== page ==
Reviews:: Woodland Telegraph From the Fields

It’s easy to assume any accurate description of Woodland Telegraph, a folk collective from Alberta, is said with tongue planted firmly in cheek. Magestic. Tasteful. Polished. Over the last few years these terms have moved from complimentary to dismissive and unfortunately, when you want to describe the meticulous arrangements of the songs Matthew Lovegrove and his friends put together, you have to deliver what come off as backhanded compliments.


The thing is, ignoring that fact that rootsy, bluegrass pop can sound great when dressed in it’s finest would be a mistake. Woodland Telegraph uses strings, banjo, harmonies, lap steel, mandolin, bass and drums that are sewn together to build a quilt as warm and comforting as you can imagine. In a eulogy delivered at Johnny Cash’s funeral he was described as “a poet that works in the dirt” and if that analogy of his compositions holds true, Lovegrove - and his appropriately titled record, From The Fields - is a poet grown from the dirt. Taking his inspiration from the vast and breathtaking landscapes Canada has to offer, his words come from the press clippings, historical records and narratives passed from person to person. Treating their stories, their towns and their emotions with anything less than respect would be a crime. These melodies live in cabins and farmhouses, deeply breath the winter air, and share a spirit of community. These songs are Canada, seen in her finest light.


From start to finish, From The Fields is rich and hearty. Delicate and sung with genuine amazement, Lovegrove’s Canadian Landscape Trilogy is a project that obviously pulls the best from him. The band transports us to morning sunsets, and summer nights. We fly over mountain ranges, and float along prairie breezes landing in small towns, undiscovered by the Google Maps trucks. This isn’t music for the folk, it’s music from the folk and that subtle but important difference makes each note, even punchier/progressive melodies like “White Pelican” an intimate, personal experience.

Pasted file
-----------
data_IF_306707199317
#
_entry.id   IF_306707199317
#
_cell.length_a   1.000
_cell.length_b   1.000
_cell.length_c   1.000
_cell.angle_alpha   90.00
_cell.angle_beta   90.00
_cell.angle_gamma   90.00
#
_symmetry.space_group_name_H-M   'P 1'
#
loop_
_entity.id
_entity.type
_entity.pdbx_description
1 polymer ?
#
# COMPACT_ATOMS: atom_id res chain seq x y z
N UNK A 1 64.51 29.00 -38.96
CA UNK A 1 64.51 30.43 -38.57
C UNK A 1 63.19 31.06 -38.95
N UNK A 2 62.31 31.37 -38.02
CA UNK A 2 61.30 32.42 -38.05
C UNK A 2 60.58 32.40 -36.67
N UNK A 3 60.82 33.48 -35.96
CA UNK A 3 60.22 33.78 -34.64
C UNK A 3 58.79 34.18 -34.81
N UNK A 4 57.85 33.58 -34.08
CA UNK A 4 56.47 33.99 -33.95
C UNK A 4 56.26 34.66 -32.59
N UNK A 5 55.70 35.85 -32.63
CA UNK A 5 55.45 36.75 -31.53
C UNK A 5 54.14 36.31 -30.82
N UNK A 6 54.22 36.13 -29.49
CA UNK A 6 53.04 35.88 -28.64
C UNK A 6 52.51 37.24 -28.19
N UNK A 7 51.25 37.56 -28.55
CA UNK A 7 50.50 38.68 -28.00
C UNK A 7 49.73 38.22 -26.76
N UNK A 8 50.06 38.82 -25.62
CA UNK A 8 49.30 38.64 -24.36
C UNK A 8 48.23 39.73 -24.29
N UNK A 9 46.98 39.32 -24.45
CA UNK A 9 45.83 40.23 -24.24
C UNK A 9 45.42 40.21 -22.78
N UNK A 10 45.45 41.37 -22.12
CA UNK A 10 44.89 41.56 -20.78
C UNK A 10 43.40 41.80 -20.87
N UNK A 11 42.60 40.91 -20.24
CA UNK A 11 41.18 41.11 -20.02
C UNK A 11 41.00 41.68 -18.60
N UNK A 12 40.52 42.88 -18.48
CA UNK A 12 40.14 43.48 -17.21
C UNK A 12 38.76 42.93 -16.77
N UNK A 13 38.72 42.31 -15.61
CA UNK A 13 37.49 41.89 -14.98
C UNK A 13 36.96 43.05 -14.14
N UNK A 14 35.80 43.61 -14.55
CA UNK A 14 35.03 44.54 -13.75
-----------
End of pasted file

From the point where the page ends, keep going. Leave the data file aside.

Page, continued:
From The Fields is available as a pay-what-you-can download, but I highly recommend shelling out for the actual CD. Complete with a hand stitched cover, beautiful origami folded liner notes and a topographical map, the physical product (much like the settings that inspired it) is something to behold.

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MP3:: Woodland Telegraph - Niagara Escarpment




This entry was posted on Wednesday, February 2nd, 2011 at 8:46 am and is filed under Canada, Music, Reviews. You can follow any responses to this entry through the RSS 2.0 feed.

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One Response to “Reviews:: Woodland Telegraph From the Fields”

feez February 20th, 2011 at 3:19 am

Brilliant review. Nicely done guys.

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